Today we’re going to talk through the history of the Data General Nova. Digital Equipment was founded in 1957 and released a game changing computer, the PDP-8, in 1965. We covered Digital in a previous episode, but to understand the Data General Nova, you kinda’ need to understand the PDP. It was a fully transistorized computer and it was revolutionary in the sense that it brought interactive computing to the masses. Based in part on research from work done for MIT in the TX-0 era, the PDP made computing more accessible to companies that couldn’t spend millions on computers and it was easier to program - and the PDP-1 could be obtained for less than a hundred thousand dollars. You could use a screen, type commands on a keyboard for the first time and it would actually output to screen rather than reading teletypes or punch cards. That interactivity unlocked so much.
The PDP began the minicomputer revolution. The first real computer game Spacewar! Was played on it and the adoption increased. The computers got faster. They could do as much as large mainframes. The thousands of transistors were faster and less error-prone than the old tubes. In fact, those transistors signaled that the third generation of computers was upon us. And people who liked the PDP were life-long converts. Fanatical even. The PDP evolved until 1965 when the PDP-8 was released. This is where Edson de Castro comes in, acting as the project manager for the PDP-8 development at Digital. 3 years later, he, Henry Burkhardt, and Richard Sogge of Digital would be joined by Herbert Richman a sales person from Fairchild Semiconductor.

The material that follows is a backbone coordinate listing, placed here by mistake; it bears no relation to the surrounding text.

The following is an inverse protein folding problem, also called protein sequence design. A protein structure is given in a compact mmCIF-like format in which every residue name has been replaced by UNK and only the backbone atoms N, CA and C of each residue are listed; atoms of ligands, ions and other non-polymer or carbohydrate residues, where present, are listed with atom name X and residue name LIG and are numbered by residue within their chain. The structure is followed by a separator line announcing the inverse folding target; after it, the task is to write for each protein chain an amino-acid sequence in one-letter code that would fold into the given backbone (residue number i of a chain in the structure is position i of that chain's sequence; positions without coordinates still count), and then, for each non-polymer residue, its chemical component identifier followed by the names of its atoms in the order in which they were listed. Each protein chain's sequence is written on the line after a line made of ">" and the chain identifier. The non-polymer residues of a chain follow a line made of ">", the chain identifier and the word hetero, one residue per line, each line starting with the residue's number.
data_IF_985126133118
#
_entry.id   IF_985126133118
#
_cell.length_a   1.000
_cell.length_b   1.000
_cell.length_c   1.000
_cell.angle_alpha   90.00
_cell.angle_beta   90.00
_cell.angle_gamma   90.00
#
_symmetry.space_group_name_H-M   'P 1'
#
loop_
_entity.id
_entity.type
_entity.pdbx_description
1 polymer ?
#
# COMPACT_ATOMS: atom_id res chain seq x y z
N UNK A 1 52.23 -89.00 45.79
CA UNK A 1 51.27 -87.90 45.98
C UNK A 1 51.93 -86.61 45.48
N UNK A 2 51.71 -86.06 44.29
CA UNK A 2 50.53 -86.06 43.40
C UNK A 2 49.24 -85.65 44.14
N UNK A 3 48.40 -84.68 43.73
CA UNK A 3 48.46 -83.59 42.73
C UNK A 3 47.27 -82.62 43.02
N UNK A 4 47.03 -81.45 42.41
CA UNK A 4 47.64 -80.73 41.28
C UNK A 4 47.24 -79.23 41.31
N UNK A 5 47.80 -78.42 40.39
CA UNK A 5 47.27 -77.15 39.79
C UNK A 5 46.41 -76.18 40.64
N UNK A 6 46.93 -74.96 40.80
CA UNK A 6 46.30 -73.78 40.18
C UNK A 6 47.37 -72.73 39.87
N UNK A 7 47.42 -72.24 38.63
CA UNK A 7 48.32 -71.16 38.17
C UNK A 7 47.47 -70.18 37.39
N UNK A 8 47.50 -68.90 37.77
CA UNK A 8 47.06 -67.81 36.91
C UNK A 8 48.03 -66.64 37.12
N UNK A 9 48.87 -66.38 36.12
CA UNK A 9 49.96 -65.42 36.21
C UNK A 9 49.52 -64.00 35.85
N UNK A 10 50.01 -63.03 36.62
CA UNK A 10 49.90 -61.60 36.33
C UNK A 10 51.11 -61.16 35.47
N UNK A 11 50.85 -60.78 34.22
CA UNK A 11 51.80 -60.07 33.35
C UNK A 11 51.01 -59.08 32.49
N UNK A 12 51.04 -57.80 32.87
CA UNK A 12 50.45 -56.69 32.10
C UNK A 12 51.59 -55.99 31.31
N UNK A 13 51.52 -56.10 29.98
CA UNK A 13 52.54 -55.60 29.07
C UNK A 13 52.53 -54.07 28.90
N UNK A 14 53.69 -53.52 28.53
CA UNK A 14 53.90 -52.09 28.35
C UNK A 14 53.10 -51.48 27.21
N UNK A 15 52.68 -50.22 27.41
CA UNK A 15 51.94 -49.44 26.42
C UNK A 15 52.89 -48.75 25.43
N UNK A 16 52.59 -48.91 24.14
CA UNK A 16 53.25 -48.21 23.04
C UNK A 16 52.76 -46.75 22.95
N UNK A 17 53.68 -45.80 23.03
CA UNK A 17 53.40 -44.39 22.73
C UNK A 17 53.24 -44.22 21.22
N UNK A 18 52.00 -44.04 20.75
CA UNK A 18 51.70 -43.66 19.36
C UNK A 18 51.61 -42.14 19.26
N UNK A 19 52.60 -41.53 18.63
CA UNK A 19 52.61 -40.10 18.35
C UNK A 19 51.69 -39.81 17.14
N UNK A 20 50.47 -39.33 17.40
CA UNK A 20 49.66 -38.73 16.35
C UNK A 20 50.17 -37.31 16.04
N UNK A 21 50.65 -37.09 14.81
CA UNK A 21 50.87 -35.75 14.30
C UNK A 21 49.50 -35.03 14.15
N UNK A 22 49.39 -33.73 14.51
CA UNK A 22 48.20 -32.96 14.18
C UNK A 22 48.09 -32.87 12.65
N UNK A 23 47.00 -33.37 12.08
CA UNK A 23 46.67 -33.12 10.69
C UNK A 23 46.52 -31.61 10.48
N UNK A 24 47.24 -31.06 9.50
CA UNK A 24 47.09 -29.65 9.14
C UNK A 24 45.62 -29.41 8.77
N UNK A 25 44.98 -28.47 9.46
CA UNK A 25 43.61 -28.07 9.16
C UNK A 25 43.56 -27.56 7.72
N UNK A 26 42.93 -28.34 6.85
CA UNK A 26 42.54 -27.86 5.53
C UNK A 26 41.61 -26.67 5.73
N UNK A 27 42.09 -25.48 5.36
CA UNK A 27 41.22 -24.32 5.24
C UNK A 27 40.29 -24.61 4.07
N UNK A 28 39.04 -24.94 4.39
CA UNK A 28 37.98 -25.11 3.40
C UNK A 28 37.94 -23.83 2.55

They were proud of the PDP-8. It was a beautiful machine. But they wanted to go even further. And they didn’t feel like they could do so at Digital. They would build a less expensive minicomputer that opened up even more markets. They saw new circuit board manufacturing techniques, new automation techniques, new reasons to abandon the 12-bit CPU techniques. Edson had wanted to build a PDP with all of this and the ability to use 8 bit, 16 bit, or 32 bit architectures, but it got shut down at Digital. So they got two rounds of venture capital at $400,000 each and struck out on their own. They wanted the computer to fit into a 19-inch rack mount. That choice would basically make the 19 inch rack the standard from then on.
They wanted the machines to be 16-bit, moving past the 8 or 12 bit computers common in mini-computing at the time. They used an accumulator-based architecture, which is to say that there was a CPU that had a register that stored the results of various bits of code. This way you weren’t writing the results of all the maths into memory and then sending it right back to the CPU. Suddenly, you could do infinitely more math! Having someone from Fairchild really unlocked a lot of knowledge about what was happening in the integrated circuit market. They were able to get the price down into the thousands, not tens of thousands.
You could actually buy a computer for less than 4 thousand dollars.